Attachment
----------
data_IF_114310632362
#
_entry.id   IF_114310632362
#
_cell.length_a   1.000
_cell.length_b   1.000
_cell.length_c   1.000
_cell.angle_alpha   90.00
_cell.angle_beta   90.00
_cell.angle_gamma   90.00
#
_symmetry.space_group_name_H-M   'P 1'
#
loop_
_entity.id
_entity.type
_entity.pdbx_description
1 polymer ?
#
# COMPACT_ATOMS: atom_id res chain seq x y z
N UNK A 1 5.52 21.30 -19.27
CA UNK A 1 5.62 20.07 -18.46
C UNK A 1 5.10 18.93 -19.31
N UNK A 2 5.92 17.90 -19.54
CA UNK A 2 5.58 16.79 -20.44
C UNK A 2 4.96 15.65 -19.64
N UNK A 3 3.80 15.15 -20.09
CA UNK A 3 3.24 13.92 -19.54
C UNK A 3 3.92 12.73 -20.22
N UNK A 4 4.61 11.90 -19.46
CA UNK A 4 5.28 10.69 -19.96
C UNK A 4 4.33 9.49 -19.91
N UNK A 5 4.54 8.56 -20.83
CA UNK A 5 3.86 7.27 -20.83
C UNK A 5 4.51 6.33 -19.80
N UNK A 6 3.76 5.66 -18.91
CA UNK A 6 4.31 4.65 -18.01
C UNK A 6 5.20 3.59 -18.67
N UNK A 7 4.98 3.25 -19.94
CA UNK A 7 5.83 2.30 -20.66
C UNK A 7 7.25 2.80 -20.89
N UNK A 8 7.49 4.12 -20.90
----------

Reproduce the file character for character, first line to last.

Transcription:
data_IF_114310632362
#
_entry.id   IF_114310632362
#
_cell.length_a   1.000
_cell.length_b   1.000
_cell.length_c   1.000
_cell.angle_alpha   90.00
_cell.angle_beta   90.00
_cell.angle_gamma   90.00
#
_symmetry.space_group_name_H-M   'P 1'
#
loop_
_entity.id
_entity.type
_entity.pdbx_description
1 polymer ?
#
# COMPACT_ATOMS: atom_id res chain seq x y z
N UNK A 1 5.52 21.30 -19.27
CA UNK A 1 5.62 20.07 -18.46
C UNK A 1 5.10 18.93 -19.31
N UNK A 2 5.92 17.90 -19.54
CA UNK A 2 5.58 16.79 -20.44
C UNK A 2 4.96 15.65 -19.64
N UNK A 3 3.80 15.15 -20.09
CA UNK A 3 3.24 13.92 -19.54
C UNK A 3 3.92 12.73 -20.22
N UNK A 4 4.61 11.90 -19.46
CA UNK A 4 5.28 10.69 -19.96
C UNK A 4 4.33 9.49 -19.91
N UNK A 5 4.54 8.56 -20.83
CA UNK A 5 3.86 7.27 -20.83
C UNK A 5 4.51 6.33 -19.80
N UNK A 6 3.76 5.66 -18.91
CA UNK A 6 4.31 4.65 -18.01
C UNK A 6 5.20 3.59 -18.67
N UNK A 7 4.98 3.25 -19.94
CA UNK A 7 5.83 2.30 -20.66
C UNK A 7 7.25 2.80 -20.89
N UNK A 8 7.49 4.12 -20.90